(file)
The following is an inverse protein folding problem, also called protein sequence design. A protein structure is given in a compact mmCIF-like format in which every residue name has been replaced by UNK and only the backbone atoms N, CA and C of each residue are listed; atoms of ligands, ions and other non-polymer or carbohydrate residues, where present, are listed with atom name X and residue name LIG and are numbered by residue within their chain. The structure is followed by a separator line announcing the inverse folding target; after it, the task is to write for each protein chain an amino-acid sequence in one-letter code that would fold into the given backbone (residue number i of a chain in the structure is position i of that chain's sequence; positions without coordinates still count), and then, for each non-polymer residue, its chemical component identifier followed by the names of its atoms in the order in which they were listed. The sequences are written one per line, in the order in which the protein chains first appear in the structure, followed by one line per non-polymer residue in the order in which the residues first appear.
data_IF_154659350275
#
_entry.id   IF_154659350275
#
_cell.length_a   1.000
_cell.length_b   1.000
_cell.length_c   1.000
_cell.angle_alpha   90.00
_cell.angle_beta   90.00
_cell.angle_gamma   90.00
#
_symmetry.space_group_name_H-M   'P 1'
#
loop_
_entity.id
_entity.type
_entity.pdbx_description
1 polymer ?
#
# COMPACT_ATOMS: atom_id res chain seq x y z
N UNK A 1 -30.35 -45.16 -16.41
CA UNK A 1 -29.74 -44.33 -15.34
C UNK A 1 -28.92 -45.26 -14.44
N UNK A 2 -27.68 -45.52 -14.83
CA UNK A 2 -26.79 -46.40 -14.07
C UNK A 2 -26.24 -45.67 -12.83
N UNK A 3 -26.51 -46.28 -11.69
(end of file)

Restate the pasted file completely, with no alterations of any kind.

The following is an inverse protein folding problem, also called protein sequence design. A protein structure is given in a compact mmCIF-like format in which every residue name has been replaced by UNK and only the backbone atoms N, CA and C of each residue are listed; atoms of ligands, ions and other non-polymer or carbohydrate residues, where present, are listed with atom name X and residue name LIG and are numbered by residue within their chain. The structure is followed by a separator line announcing the inverse folding target; after it, the task is to write for each protein chain an amino-acid sequence in one-letter code that would fold into the given backbone (residue number i of a chain in the structure is position i of that chain's sequence; positions without coordinates still count), and then, for each non-polymer residue, its chemical component identifier followed by the names of its atoms in the order in which they were listed. The sequences are written one per line, in the order in which the protein chains first appear in the structure, followed by one line per non-polymer residue in the order in which the residues first appear.
data_IF_154659350275
#
_entry.id   IF_154659350275
#
_cell.length_a   1.000
_cell.length_b   1.000
_cell.length_c   1.000
_cell.angle_alpha   90.00
_cell.angle_beta   90.00
_cell.angle_gamma   90.00
#
_symmetry.space_group_name_H-M   'P 1'
#
loop_
_entity.id
_entity.type
_entity.pdbx_description
1 polymer ?
#
# COMPACT_ATOMS: atom_id res chain seq x y z
N UNK A 1 -30.35 -45.16 -16.41
CA UNK A 1 -29.74 -44.33 -15.34
C UNK A 1 -28.92 -45.26 -14.44
N UNK A 2 -27.68 -45.52 -14.83
CA UNK A 2 -26.79 -46.40 -14.07
C UNK A 2 -26.24 -45.67 -12.83
N UNK A 3 -26.51 -46.28 -11.69